Legg Mason Inc., the Baltimore-based fund manager that has lost three-quarters of its market value this year, will cut about 200 jobs, or 8 percent of its workforce, as it seeks to lower annual expenses by $120 million.

Big Lots Inc. fell 10 percent to $14.58, and slid as much as 16 percent, the steepest intraday decline since Nov. 6. The largest U.S. seller of discontinued goods, which had gained 1.8 percent this year in New York trading, lowered its earnings forecast for the current fiscal year and the quarter ending in January after posting a decline in third-quarter sales.

The broad and deep November job losses make one thing painfully clear, says Diane Swonk, the chief economist of Mesirow Financial. "It's not a blue collar recession, it's not a white collar recession. This recession runs from Wall Street to Main Street, coast to coast," Swonk says. We're approaching 2 million job losses this year alone, and Swonk expects the next several months to be bad as well. It'll be too easy, she says, to lose another 1.5 million jobs next year, "which is very scary."

Feb. gold ends down $13.30, or 1.7%, at $752.20 an ounce. Crude oil for January delivery ended down $2.85, or 6.5%, at $40.81 a barrel on the New York Mercantile Exchange, the lowest closing level since December 2004.

I find it interesting that over the past 2 hours the Dow had gone from -220 points to +10 points and the VIX has hardly budged at 65.

Worthington Industries Inc.will cut 300 jobs, or about 4% of its workforce. The company said the cuts will come from its steel processing and metal framing businesses, following the closure of three plants early in 2009. Worthington estimates about $17 million a year in savings from the cuts, and expects to take a charge of $5 million.

The Dow Jones Industrial Average gained 259.18 points, or 3.1%, to end at 8,635.42, leaving the blue-chip index down 2.2% for the week. The S&P 500 rose 30.85 points, or 3.7%, to 876.07, off 2.3% from last Friday's close. The Nasdaq Composite climbed 63.75 points, or 4.4%, to 1,509.31, down 1.7% for the week.

Tightening credit and recession fears have led U.S. consumers to reduce their debt in October for the second time in the past three months. Total seasonally adjusted consumer debt decreased by $3.54 billion, or a 1.6% annual rate, in October to $2.58 trillion, the Federal Reserve reported Friday. Consumer credit rose at a 3.1 % pace in September after dropping a record 3.0% in August. Non-revolving credit - such as auto loans, personal loans and student loans - had the biggest drop in October, falling by $3.3 billion, or 2.5%, to $1.60 trillion. Credit-card debt fell by a slim $181 million, or 0.2%, in October to $976 million.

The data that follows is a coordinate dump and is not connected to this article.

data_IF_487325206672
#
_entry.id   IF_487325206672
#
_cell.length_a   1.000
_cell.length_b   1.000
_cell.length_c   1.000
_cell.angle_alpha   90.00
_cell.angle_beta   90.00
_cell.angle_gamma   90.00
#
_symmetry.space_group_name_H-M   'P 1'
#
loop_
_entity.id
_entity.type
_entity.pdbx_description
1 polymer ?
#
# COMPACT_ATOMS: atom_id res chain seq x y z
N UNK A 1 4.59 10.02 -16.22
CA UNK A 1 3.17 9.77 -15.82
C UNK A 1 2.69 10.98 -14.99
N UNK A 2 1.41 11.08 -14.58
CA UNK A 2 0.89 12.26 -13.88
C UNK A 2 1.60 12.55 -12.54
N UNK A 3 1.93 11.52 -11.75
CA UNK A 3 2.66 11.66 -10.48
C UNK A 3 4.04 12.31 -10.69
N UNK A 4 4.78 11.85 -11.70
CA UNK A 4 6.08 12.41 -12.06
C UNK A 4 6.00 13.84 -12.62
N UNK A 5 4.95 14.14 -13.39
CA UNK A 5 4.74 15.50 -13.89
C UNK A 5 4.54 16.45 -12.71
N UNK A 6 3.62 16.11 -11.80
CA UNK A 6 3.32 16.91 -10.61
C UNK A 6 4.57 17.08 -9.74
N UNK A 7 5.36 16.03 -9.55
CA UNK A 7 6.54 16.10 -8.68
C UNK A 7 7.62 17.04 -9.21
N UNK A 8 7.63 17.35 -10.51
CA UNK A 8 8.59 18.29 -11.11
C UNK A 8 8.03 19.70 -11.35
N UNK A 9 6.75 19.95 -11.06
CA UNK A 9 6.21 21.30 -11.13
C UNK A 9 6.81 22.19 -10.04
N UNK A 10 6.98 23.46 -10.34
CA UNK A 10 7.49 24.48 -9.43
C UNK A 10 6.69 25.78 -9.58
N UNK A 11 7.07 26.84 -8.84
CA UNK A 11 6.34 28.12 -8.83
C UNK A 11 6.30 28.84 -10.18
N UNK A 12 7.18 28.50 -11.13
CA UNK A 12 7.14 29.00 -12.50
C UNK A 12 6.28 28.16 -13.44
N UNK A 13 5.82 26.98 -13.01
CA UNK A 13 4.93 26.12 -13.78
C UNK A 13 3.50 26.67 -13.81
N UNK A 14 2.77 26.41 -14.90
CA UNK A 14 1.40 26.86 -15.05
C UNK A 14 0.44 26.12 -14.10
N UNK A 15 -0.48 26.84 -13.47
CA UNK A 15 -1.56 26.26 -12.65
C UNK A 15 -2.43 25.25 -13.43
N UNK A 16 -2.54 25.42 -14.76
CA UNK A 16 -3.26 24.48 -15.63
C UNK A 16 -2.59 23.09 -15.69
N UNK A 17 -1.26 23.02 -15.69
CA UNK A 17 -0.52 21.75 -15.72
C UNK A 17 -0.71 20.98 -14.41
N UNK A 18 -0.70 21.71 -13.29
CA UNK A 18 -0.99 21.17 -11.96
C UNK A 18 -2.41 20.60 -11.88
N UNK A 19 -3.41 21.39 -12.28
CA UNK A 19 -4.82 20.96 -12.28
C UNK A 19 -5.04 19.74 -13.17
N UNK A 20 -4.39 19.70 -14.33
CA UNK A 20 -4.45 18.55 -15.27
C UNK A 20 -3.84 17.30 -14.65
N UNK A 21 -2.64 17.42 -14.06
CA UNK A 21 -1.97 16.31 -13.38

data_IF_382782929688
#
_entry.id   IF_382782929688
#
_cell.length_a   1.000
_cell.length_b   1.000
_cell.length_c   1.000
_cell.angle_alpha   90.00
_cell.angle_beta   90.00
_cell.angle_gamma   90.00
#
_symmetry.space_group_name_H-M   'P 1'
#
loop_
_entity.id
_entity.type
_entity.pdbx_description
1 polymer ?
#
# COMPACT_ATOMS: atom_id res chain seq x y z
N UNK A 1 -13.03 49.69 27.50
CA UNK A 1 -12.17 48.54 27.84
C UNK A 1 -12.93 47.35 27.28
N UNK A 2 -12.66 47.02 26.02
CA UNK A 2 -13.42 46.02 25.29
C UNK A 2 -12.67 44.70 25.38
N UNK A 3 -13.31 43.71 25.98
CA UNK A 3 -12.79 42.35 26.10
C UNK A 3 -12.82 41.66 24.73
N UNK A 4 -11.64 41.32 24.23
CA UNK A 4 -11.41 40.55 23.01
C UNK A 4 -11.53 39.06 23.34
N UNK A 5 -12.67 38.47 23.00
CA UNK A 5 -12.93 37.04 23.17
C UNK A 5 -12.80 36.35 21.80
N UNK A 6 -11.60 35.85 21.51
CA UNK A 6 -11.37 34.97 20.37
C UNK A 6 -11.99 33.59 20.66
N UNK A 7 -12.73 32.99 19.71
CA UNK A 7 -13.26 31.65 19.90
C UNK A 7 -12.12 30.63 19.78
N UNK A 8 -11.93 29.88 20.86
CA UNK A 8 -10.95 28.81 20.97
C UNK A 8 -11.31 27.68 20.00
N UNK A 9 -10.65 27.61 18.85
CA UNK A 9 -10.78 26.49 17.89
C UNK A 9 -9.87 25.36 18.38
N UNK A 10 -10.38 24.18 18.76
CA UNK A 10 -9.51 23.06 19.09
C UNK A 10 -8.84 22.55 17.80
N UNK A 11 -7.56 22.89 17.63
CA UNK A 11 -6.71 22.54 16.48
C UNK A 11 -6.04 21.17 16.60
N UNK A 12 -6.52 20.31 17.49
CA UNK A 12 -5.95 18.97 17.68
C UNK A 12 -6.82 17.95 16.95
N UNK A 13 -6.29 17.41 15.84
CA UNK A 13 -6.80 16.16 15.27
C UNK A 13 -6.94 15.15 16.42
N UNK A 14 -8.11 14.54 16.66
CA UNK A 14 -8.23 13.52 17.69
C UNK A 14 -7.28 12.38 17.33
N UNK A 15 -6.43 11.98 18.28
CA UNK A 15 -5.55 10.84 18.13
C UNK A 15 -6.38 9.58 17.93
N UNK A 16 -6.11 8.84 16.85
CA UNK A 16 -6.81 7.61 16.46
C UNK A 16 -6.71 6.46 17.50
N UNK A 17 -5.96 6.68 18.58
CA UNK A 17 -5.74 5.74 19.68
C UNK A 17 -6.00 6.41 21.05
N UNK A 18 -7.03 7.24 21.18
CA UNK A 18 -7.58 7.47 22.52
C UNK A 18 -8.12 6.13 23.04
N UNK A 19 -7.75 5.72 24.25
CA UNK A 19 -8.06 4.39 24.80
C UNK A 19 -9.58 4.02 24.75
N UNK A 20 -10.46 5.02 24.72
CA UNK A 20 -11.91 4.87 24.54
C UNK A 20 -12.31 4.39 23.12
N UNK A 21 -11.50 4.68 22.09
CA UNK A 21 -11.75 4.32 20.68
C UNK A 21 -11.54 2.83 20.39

Thursday, December 04, 2008

More Layoffs

12/4/08 More Layoffs

Shares of Nippon Oil and Nippon Mining Holdings jumped 10% and 12.9% after the firms said they were holding merger talks, a move that reportedly woudld create the world's eighth largest oil company. Shares of Sanyo Electric were down 12.4% after the Nikkei newspaper reported Panasonic Corp had lifted its buyout offer per share by less than 10%.

AT&T Inc.said Thursday it'll take a $600 million charge in its fiscal fourth quarter as part of a plan to cut 12,000 jobs, or 4% of the Dallas-based telecommunication giant's work force.

DuPont to lay off 2,500 employees, cut 4,000 contractors, and warns of a loss.

Abercrombie & Fitch Nov. same-store sales down 28%.

Wal-Mart Stores Inc.said Thursday its November sales at U.S. stores open at least one year, including its Sam's Club outlets, rose 3.4%, excluding the impact of fuel. With fuel, the figure was 3.0%.

The European Central Bank made a record rates cut today, lowering the key interest rate to 2.5% from 3.25%.

According to the FT, "The Markit iTraxx Crossover index rose above 1,000 basis points for the first time since it was created in 2004, implying a record number of companies are on the verge of default because of deepening financial problems."